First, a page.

He took my hand and started tracing a cross over the palm. “You think too much,” he said. “Your mind is busy, busy, busy, thinking away. Too much thinking can give people diabetes. It is not sugar that causes diabetes, it’s thinking. We can cure diabetes by self-realization.”

With self-realization, everybody can become their own master. “You can diagnose your own problems and those of others, and you can cure them. Anybody with their realization and the desire to develop their spirit, can cure and be cured,” Mr Turek told me.

At this point a wave of most pleasant well-being swept over me. It wasn’t a trance or a hypnotic state — it was a feeling of deep peace.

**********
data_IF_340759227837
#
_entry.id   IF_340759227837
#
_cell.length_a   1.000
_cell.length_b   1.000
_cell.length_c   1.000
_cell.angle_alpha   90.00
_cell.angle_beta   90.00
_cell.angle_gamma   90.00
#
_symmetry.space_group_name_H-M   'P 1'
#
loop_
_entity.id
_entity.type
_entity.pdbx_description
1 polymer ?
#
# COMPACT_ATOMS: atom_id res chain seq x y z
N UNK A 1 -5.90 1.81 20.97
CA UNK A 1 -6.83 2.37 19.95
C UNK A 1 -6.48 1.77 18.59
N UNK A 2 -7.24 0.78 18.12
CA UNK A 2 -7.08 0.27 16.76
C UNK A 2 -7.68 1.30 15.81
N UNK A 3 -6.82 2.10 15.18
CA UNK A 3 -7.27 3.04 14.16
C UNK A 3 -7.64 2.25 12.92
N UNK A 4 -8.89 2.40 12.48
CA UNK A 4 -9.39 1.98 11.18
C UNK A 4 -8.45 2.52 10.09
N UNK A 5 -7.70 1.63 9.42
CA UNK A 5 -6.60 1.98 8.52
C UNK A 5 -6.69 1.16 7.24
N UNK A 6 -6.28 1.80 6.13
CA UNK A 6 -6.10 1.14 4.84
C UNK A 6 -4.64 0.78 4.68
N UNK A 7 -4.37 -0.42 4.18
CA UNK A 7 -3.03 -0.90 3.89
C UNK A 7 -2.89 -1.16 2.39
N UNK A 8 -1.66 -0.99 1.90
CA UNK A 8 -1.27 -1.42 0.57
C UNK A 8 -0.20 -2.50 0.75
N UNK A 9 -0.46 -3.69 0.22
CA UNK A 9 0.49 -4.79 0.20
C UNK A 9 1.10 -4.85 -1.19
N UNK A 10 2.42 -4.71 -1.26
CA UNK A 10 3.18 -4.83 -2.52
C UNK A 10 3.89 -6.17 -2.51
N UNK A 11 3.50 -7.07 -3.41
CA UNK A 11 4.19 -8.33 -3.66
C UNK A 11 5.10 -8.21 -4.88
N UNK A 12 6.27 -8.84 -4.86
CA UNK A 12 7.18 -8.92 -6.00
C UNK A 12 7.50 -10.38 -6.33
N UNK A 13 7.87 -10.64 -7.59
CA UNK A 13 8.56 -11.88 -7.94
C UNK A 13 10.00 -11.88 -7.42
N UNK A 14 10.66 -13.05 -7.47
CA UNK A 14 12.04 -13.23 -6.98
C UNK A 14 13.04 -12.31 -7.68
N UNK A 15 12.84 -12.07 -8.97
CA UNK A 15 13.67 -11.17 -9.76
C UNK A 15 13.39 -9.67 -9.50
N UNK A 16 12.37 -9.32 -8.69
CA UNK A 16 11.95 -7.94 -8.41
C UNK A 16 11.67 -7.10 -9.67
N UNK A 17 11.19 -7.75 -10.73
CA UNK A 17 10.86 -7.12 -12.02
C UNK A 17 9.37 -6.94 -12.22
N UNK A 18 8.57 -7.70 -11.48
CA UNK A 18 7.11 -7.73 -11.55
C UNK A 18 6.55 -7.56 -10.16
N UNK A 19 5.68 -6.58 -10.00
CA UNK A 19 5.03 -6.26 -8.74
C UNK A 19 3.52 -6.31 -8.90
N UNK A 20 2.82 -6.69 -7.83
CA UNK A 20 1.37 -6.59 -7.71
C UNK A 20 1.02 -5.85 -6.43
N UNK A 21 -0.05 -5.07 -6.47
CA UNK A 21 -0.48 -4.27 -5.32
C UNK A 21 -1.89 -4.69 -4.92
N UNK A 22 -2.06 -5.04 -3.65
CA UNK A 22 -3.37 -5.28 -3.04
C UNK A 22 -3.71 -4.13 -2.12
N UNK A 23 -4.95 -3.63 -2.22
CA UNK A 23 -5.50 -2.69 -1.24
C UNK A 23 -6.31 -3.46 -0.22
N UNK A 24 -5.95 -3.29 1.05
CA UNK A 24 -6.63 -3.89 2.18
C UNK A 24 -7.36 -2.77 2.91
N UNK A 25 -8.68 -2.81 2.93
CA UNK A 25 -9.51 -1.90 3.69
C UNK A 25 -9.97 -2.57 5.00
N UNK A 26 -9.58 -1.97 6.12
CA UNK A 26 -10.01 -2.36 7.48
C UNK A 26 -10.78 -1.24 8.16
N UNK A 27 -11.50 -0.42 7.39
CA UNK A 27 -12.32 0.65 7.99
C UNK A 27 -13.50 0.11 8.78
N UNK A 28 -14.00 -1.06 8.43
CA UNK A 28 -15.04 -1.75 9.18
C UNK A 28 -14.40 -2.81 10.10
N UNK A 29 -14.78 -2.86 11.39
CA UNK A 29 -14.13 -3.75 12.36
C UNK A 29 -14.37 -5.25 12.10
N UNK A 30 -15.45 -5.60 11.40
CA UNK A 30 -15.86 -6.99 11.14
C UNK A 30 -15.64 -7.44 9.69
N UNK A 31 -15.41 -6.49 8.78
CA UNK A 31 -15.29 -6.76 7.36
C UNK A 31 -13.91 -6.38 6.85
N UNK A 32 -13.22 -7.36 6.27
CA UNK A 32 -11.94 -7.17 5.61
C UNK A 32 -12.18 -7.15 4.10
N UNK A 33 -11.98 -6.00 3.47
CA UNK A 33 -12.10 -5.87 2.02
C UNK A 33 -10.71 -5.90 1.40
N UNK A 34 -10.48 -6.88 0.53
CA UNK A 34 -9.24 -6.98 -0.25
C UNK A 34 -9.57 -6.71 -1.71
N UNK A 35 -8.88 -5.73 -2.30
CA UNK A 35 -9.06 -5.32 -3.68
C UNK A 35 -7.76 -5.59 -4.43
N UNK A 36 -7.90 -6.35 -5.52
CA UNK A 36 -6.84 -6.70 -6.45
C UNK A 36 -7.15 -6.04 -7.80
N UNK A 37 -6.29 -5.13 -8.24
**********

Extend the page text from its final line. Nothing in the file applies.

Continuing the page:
For non-profit

Mr Turek said that Sahaja Yoga meditation was free open to the public, Shri Mataji charged no money, insisting that her lesson was a birthright which should be freely available to all. “There can be no peace in the world until there is peace within,” he added.

There are almost 100 countries around the world establishing Sahaja Yoga Meditation Centre.

Hundreds of thousands of Australians have experienced the state of ‘thoughtless awareness’ using the simple Sahaja Yoga meditation technique, which helps to reduce anxiety, improve the quality of life and control blood pressure. “It’s time to find peace within, to experience an awareness you probably never knew existed. Whether you’re an absolute beginner or a regular, we hope you’ll join us.”


Jing Yu (Jasmine)

SID: 450083624

Word count: 1010


Why Filipino nurses migrate to Oz